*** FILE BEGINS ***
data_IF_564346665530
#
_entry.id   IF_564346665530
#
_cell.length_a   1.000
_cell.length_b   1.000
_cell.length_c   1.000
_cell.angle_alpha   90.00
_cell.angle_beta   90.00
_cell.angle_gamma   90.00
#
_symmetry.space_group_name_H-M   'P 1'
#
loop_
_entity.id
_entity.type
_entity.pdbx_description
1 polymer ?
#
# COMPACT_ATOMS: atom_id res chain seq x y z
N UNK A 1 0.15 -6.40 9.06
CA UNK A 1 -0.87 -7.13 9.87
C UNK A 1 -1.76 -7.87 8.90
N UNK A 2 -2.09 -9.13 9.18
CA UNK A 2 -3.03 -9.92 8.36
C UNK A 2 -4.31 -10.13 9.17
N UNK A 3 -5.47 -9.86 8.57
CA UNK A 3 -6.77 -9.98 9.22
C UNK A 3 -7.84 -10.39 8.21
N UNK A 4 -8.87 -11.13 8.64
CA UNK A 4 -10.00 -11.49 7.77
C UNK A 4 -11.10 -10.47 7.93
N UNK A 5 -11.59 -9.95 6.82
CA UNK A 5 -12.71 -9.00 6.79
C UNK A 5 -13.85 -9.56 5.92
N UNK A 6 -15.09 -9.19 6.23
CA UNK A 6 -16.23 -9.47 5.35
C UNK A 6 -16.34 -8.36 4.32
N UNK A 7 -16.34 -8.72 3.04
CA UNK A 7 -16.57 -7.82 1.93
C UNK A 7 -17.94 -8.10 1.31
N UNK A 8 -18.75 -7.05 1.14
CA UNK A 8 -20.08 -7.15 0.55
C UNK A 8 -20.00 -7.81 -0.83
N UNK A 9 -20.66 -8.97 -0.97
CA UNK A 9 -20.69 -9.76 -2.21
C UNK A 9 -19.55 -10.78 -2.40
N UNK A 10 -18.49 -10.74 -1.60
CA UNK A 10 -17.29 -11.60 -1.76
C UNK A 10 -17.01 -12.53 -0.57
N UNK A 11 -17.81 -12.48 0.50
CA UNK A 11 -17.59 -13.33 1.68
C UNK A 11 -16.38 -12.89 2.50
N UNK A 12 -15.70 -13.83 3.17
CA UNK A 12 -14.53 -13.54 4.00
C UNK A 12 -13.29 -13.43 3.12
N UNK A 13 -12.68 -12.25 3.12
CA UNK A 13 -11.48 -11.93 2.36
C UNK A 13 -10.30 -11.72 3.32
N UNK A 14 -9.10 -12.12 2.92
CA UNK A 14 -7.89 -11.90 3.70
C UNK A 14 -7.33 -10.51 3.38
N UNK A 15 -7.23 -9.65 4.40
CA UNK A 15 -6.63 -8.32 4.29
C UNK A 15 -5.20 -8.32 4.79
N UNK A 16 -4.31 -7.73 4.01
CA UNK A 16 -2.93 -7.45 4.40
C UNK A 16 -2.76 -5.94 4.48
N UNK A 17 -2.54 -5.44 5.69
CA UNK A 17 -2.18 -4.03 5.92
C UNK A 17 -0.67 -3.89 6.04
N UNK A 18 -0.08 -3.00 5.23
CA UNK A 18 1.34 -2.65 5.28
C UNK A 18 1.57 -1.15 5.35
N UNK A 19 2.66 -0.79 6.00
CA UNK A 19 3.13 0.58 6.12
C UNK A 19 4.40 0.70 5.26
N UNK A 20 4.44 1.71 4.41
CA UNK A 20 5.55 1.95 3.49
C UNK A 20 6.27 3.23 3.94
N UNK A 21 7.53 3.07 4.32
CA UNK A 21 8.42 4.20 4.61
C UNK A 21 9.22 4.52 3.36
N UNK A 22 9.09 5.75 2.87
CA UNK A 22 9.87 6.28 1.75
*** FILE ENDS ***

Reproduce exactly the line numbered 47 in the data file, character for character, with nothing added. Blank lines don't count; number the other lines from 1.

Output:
C UNK A 9 -19.55 -10.78 -2.40